3. More updates: Cut one end of the diode and resistors and measured/tested those and they're in spec. Soldered those back down. Hit the SMS cart slot portion with WD40 contact cleaner, and then used a credit card wrapped in an old sheet to scrub the contacts. Followed up with 99% isopropyl and the same CC and sheet. Then installed a cartridge and removed 5 times. No change. Pulled out a few more cartridges to test. I found that Outrun, Alien 3 and Space Harrier will boot at least 1/4 of time, some nearly every time. Found the Alien Syndrome will never boot, just like Shinobi. Went back and did more extensive power testing on Spy vs. Spy on the Sega Card and I found that it also won't boot up perhaps one out of every 10 attempts.
  4. Figured while I had the thing disassembled already, I'd go ahead and swap out the 2 47uF and 1uF electrolytic caps. No change however.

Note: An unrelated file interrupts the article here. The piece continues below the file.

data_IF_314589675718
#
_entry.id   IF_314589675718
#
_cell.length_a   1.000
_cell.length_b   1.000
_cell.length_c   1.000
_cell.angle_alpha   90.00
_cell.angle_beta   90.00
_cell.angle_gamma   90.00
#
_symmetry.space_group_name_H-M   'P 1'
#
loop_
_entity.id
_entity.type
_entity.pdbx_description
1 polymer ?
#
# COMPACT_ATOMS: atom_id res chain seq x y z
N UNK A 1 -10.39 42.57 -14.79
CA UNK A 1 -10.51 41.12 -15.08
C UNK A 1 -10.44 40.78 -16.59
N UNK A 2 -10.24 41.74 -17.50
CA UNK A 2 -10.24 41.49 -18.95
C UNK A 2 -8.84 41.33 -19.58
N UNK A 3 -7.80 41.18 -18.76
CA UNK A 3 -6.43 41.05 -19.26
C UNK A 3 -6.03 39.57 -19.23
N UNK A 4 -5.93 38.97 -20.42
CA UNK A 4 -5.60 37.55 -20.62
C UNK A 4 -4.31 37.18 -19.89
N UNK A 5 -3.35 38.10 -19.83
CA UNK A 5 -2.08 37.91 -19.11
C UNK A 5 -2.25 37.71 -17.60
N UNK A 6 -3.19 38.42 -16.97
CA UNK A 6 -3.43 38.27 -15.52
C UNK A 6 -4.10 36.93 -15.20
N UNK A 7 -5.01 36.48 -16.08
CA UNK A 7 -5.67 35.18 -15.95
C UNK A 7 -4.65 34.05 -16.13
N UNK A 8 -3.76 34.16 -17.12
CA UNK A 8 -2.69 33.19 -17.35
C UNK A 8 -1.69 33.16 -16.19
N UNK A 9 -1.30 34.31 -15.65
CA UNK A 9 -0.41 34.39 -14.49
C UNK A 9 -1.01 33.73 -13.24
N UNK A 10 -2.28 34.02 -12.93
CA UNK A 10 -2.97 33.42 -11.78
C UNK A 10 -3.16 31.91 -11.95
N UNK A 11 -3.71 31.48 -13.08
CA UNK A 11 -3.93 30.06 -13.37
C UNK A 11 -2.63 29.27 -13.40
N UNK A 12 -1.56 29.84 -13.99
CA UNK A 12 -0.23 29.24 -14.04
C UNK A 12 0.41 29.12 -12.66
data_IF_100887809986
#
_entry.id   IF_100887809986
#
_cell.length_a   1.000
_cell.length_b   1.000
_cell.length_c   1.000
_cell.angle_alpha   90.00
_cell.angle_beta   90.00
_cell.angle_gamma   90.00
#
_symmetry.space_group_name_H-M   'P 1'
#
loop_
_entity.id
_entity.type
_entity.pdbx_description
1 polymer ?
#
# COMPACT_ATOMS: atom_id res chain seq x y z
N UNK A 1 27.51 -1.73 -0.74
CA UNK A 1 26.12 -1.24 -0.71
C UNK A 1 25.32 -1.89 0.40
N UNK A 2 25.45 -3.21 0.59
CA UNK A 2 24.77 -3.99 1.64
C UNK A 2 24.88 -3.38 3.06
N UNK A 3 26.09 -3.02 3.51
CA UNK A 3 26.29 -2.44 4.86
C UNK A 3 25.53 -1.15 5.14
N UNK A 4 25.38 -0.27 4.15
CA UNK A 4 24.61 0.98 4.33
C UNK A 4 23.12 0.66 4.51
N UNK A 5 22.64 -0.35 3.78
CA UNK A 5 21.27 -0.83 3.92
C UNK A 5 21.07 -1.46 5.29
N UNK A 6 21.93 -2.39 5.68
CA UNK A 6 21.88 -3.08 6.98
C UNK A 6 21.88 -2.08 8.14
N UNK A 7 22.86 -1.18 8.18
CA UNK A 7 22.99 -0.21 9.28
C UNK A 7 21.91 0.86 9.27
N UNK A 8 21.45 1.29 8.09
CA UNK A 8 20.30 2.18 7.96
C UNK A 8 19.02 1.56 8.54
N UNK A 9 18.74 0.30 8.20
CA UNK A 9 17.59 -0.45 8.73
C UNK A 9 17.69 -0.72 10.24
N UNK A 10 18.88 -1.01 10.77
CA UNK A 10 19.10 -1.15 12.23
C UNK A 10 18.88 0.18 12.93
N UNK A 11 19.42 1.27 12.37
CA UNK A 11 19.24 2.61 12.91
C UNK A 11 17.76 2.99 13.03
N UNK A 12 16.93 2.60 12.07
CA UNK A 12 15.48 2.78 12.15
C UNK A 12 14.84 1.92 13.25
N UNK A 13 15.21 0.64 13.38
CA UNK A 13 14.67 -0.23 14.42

5. Recently got a console lot in, with everything advertised as "not working". One of the items in that lot was a Sega Genesis Power Base Converter. Thought it odd this wouldn't work at all, as the Genesis has the hardware built in for SMS support. Inspected the cart connectors and cleaned them, no issues there. Installed the converter and tried Shinobi and I indeed got a black screen. I know the cart works, as that lot also came with an SMS that i fixed by replacing the 7805 voltage regulator and used that cart to burn in the system after. Tried reseating the cart multiple times, but no change in behavior. Screen is always black when powered on. Next, I removed the Shinobi cart and I tried a Sega Card, Spy vs. Spy, which I'd also just used on that SMS I repaired and it worked fine in the Power Base Converter. Removed the Sega Card and tried the cartridge a few more times, but always black screen. So, it seems to be fine with a Sega Card, but not with a cartridge. Opened it up and not a lot going on inside. No visible damage. Not much going on inside either, got a few electrolytic caps, that I haven't tried replacing yet and a Sega chip, 315-5342 that i can't find much information about. Anyone ever run across something like this? Thanks! Edit: Other information: This is a Model 1 non-TMSS Genesis the Power Base Converter was tested on.